New Year's Eve At Home With Fondue


As New Year's Eve got closer and closer, we leaned more and more toward staying in. And then I ended up being sick all of last week so that solidified our plans to stay in. But just because we were staying in didn't mean the night wouldn't be special and fun.

I wanted to make us something different for dinner. In the past I've done lamb chops because we don't eat them often, and I was thinking about making some this year when I remembered that  Jeff had actually bought me a Le Creuset fondue pot two years ago just after I had a fondue party using my old fondue pot. I somehow never managed to make fondue since that day, so I thought New Year's Eve would be the perfect night to break out my still-new, two-year-old fondue pot.

We talked about what sorts of dippers we wanted, and Jeff said he would be happy as long as there was meat. I knew I wanted bread and potatoes, so we started from there. I ended up deciding to make steak and chicken kebabs with red peppers and onions, steamed broccoli, and roasted potatoes. Then I cubed up some bread and sliced pepperoni and set those out along with orange cherry tomatoes and some crackers. It was quite a spread.

We dipped and dunked and swirled and ate while watching the Train concert on Palladia and flipping through other channels, contemplating watching movies, sipping Riesling, and enjoying each other's company.

The cheese was a little strong and the fondue was thinner than I'm used to, so next time I would probably use more Fontina and less Gruyere and less wine. I loved the pancetta in there though.

Italian Cheese Fondue (Giada's recipe, Food Network)


8 ounces grated Fontina
8 ounces grated Gruyere
5 teaspoons cornstarch
6 ounces thinly sliced pancetta, chopped
2 cups dry white wine (Pinot Grigio)

Dippers of your choice


Toss cheeses with cornstarch in a large bowl, and set aside.

Saute pancetta in large saucepan (or in fondue pot if it can go on the stove) over medium-high heat until crisp, about 8 minutes.

Transfer to a paper-towel lined plate. Pour off excess oil.

Pour wine in the same pan, and bring it to a boil.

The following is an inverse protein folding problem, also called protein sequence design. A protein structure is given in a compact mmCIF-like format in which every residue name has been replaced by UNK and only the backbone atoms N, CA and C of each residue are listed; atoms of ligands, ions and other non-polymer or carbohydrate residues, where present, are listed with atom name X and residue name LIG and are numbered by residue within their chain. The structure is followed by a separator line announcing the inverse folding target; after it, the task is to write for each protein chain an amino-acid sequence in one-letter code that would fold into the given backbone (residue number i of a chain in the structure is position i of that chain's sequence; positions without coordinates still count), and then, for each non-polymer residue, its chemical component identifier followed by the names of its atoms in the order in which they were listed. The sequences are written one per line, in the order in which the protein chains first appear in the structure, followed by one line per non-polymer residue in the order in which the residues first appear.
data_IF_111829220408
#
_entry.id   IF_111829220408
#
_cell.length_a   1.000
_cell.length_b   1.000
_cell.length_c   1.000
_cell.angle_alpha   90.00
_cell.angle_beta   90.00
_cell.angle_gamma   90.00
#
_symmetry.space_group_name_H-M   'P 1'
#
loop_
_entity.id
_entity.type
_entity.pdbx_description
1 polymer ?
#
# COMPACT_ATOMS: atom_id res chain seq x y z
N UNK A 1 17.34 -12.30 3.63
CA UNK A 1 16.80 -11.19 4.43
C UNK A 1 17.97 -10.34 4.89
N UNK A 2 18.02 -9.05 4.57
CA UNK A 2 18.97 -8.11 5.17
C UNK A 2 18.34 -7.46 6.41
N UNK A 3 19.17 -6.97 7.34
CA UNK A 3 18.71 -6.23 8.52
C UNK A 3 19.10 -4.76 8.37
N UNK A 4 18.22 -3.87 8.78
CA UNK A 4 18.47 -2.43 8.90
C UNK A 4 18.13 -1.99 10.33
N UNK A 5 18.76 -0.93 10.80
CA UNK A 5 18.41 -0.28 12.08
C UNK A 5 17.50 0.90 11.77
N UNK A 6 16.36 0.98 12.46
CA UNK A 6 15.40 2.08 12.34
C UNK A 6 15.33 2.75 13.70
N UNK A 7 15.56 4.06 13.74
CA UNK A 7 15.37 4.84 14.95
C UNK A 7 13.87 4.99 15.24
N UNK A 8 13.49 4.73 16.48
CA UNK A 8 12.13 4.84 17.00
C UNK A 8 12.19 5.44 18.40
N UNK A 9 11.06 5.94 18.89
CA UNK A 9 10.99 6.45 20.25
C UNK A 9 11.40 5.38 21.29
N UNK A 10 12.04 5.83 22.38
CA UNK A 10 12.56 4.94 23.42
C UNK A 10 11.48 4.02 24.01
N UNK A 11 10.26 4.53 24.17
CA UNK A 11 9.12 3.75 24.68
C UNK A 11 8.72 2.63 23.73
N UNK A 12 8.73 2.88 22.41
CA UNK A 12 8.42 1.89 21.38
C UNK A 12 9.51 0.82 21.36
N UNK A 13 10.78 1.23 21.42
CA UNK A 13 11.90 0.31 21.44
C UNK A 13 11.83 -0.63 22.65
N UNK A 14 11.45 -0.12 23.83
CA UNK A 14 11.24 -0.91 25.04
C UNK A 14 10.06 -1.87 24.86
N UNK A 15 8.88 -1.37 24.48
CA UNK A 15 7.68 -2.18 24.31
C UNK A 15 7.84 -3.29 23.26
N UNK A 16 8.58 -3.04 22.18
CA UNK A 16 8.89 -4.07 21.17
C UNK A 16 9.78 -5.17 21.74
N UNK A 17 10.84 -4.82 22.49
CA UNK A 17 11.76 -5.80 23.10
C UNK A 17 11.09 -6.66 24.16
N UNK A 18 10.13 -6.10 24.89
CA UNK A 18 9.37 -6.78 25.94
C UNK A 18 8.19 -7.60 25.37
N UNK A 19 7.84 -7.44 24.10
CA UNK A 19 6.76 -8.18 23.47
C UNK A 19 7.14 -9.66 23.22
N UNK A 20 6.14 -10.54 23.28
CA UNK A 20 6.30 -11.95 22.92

Lower heat to medium, and whisk in the cheese a few handfuls at a time. Continue whisking until cheese is melted and fondue starts to bubble.

Stir in the pancetta, reserving a little bit to toss on top.

Transfer fondue to a fondue pot, and set it over a burner or candle. Sprinkle the remaining pancetta on top.

Skewer dippers of your choice and dip, swirl, and eat!

Don't forget the fondue rules: No double dipping! (That one should be a given.) Don't drop your dipper in the pot. Tradition dictates that if a man drops something in the fondue, he has to buy drinks, and if a woman does, she has to kiss the person next to her. Be careful! Remember that the fondue fork is made of metal and the cheese is hot, so that metal can get very hot.

And a plug for my fondue pot: I learned that the Le Creuset fondue pot can go right on the stove, which was just amazing. I used to have to make the fondue in a normal pot on the stove and then transfer it to a fondue pot. This saves so much extra cleanup work and keeps the fondue warmer.

After we'd had our fill of cheesy goodness, we retreated to the couch to watch the New Year's Eve countdown shows.

A little later on, we had dessert, which you can read about tomorrow...

I'll always remember 2010 as the year we got engaged and started planning our wedding. I hope 2011 has fabulous things in store for us and for all of you too!

How did you spend New Year's Eve?